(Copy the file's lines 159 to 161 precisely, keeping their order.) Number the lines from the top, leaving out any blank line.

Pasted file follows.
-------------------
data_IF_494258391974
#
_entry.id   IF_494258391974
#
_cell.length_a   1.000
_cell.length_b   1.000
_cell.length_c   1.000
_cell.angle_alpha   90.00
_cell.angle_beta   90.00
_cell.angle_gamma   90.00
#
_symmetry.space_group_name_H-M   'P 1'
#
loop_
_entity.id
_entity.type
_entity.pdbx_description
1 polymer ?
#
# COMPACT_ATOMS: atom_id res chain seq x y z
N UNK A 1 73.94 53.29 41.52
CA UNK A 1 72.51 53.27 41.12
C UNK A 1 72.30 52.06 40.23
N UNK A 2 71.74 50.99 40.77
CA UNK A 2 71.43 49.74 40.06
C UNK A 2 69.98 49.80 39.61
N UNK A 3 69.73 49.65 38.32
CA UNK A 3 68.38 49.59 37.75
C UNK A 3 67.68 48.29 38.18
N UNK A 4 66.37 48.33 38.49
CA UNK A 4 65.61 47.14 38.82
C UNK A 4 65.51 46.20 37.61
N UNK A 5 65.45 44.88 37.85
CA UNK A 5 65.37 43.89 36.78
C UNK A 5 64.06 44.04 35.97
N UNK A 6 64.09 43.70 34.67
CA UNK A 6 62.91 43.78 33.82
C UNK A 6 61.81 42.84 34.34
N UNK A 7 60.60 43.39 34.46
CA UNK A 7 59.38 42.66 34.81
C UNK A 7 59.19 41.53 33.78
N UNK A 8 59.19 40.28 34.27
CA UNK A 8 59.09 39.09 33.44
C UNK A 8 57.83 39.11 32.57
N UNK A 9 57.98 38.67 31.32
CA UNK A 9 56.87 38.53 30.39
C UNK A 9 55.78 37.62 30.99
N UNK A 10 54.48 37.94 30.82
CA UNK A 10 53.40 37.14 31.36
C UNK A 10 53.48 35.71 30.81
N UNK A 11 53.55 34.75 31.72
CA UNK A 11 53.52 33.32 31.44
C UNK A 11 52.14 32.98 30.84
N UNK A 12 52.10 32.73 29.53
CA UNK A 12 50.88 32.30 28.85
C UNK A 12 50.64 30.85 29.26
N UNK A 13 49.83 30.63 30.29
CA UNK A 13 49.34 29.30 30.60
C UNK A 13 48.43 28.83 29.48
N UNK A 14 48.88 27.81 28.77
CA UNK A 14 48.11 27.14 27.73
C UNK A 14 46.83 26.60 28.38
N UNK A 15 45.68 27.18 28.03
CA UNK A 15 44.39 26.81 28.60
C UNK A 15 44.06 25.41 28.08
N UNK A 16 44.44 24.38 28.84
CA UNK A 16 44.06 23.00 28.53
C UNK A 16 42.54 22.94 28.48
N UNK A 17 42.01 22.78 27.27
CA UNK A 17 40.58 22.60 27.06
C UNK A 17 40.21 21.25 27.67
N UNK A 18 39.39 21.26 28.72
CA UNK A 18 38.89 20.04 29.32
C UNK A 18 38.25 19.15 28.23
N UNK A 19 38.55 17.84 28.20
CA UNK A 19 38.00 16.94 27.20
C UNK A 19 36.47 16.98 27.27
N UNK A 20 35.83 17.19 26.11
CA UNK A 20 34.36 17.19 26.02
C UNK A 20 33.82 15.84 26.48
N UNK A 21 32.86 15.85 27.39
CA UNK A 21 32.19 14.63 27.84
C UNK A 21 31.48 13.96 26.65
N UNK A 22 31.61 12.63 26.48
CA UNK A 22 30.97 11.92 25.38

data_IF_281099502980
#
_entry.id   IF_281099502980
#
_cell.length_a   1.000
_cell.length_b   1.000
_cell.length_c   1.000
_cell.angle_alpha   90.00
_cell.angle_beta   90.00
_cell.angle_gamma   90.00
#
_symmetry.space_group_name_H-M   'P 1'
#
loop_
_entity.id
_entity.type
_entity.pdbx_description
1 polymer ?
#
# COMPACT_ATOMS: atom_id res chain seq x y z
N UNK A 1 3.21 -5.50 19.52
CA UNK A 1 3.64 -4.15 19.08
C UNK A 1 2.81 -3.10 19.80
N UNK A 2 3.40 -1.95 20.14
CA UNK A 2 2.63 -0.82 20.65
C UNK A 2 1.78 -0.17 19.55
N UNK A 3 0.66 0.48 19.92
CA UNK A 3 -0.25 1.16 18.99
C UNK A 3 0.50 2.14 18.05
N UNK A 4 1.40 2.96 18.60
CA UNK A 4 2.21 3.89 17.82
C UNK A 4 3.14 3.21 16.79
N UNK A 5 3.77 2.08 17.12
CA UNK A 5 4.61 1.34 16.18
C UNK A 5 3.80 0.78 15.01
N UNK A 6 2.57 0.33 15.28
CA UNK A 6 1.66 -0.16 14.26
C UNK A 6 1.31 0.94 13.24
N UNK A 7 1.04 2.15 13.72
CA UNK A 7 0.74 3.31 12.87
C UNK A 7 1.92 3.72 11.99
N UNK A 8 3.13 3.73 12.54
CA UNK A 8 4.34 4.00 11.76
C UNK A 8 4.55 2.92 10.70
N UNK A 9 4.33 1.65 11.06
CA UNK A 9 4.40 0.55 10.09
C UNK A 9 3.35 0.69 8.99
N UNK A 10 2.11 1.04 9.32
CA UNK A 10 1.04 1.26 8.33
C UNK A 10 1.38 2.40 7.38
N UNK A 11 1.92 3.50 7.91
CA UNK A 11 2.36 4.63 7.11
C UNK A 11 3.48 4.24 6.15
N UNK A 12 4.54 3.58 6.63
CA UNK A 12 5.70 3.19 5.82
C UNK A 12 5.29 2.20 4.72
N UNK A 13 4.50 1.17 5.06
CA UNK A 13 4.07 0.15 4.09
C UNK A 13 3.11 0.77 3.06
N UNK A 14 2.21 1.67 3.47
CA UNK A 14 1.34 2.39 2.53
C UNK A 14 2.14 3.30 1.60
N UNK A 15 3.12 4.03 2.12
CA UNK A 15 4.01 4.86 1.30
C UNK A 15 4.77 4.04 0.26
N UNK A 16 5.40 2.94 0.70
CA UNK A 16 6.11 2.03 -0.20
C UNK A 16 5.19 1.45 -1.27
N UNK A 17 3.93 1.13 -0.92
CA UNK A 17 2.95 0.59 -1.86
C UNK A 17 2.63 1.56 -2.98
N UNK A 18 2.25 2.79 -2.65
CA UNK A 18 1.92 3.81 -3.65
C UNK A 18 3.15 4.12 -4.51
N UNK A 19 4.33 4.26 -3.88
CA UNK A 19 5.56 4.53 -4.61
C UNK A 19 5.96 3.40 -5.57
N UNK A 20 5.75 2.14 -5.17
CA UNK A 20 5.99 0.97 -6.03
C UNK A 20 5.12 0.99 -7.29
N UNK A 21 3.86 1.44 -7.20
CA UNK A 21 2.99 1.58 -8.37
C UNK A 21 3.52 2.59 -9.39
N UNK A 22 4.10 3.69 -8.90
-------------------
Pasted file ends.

C UNK A 18 3.15 4.12 -4.51
N UNK A 19 4.33 4.26 -3.88
CA UNK A 19 5.56 4.53 -4.61